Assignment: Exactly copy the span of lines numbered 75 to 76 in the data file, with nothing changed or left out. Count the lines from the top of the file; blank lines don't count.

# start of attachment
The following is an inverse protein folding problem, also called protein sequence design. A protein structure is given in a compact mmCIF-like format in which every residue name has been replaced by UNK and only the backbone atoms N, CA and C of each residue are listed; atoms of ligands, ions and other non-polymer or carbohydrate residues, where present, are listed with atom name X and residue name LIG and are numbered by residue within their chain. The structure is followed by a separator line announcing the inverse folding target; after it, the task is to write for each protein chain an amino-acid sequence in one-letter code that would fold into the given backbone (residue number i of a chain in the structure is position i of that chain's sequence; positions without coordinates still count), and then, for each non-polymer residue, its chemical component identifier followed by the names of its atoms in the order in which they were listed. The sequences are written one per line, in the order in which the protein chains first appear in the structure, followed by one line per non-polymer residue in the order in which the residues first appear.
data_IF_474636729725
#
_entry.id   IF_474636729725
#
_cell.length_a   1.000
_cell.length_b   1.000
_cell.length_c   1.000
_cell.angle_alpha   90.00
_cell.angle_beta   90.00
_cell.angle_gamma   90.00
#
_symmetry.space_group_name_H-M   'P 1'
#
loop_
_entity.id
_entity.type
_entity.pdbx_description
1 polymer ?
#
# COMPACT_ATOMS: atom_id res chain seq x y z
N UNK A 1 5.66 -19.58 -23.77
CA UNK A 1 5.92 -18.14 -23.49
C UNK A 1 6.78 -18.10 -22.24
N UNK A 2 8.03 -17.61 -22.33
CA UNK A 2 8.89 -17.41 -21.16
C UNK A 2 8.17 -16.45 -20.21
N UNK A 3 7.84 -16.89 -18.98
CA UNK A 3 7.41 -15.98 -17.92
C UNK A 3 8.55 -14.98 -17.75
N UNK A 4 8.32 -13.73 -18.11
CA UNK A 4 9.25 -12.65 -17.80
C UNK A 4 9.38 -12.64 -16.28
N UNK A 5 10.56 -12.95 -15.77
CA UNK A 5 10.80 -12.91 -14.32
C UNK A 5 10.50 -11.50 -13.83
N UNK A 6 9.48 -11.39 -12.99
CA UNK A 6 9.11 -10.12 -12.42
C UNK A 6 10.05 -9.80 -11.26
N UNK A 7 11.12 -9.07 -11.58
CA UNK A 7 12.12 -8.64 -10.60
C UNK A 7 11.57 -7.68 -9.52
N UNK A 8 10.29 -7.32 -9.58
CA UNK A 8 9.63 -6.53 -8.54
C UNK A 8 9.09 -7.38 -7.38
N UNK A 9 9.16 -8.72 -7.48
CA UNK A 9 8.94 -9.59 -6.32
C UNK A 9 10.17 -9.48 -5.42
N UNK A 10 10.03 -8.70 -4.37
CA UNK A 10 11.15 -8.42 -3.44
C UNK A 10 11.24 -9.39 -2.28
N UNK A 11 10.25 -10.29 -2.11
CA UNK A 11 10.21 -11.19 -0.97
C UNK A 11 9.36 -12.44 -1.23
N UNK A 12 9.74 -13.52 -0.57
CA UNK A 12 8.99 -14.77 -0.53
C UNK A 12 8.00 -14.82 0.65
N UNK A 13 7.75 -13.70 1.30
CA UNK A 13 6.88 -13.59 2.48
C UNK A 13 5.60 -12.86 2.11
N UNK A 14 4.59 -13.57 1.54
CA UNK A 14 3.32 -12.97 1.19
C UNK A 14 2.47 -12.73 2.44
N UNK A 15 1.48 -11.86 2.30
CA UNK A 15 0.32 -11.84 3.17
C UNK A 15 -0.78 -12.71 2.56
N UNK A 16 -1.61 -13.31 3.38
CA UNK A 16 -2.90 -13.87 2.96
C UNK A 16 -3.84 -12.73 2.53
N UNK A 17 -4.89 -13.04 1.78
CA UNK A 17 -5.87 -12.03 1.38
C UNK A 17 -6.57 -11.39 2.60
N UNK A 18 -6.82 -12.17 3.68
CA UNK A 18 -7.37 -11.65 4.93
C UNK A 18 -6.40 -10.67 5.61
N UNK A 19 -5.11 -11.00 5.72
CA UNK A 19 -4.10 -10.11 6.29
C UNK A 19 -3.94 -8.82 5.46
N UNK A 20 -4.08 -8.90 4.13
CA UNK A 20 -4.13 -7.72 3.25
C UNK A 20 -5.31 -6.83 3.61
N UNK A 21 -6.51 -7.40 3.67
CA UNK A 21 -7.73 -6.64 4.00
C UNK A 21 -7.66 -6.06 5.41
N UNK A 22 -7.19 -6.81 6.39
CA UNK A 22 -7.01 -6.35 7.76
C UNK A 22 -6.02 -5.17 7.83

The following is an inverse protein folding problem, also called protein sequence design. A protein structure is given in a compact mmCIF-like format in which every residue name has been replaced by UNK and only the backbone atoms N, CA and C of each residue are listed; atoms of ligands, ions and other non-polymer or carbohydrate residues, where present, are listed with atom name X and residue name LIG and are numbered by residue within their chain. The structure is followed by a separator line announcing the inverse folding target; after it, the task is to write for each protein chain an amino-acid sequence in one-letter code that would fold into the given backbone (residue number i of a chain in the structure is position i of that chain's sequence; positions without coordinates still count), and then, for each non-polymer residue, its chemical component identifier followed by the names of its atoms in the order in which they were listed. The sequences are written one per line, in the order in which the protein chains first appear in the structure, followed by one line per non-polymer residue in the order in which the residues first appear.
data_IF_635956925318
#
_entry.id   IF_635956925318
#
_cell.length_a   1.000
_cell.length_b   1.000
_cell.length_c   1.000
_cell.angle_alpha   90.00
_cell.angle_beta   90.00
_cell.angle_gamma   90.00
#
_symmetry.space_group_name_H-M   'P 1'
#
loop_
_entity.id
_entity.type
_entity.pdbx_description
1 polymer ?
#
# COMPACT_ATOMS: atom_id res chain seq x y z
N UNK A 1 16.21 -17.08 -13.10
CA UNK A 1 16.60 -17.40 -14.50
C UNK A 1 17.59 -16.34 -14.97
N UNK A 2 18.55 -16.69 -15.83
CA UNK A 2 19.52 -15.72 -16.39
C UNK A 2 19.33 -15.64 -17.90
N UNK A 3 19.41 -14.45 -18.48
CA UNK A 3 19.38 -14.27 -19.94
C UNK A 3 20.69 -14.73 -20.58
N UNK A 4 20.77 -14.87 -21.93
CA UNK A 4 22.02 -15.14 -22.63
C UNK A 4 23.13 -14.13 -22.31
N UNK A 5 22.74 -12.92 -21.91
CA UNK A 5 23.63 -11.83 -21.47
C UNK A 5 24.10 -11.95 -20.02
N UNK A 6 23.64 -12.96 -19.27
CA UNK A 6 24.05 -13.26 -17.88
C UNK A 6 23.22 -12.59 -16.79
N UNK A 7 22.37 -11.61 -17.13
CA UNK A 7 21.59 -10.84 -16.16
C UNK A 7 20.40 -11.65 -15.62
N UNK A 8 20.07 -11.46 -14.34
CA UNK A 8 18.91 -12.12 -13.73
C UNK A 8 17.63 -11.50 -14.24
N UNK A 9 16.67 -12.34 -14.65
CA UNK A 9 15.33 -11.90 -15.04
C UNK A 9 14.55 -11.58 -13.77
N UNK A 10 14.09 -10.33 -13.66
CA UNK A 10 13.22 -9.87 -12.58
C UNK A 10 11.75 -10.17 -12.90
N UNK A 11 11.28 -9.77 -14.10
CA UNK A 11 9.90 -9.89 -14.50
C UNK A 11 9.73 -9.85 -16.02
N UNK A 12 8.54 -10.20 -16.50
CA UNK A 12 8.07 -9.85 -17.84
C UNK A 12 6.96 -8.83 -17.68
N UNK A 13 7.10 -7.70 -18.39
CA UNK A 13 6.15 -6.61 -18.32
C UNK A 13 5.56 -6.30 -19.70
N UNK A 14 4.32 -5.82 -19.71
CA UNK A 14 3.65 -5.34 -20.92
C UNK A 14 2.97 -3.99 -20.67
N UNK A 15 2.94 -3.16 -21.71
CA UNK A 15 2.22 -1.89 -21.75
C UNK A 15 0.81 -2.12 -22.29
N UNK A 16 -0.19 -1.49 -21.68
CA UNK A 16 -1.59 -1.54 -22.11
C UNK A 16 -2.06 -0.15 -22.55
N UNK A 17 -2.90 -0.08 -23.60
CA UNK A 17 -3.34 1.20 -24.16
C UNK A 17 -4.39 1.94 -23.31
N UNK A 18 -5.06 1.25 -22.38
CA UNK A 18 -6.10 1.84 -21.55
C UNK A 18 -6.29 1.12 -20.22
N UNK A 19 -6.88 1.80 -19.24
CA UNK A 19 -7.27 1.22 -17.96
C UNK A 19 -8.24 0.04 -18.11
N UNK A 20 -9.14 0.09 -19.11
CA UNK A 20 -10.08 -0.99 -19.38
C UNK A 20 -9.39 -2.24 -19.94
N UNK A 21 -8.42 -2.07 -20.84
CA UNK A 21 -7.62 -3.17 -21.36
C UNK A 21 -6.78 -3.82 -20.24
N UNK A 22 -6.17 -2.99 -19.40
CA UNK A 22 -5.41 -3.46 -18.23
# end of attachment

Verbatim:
C UNK A 18 -6.40 -10.67 5.61
N UNK A 19 -5.11 -11.00 5.72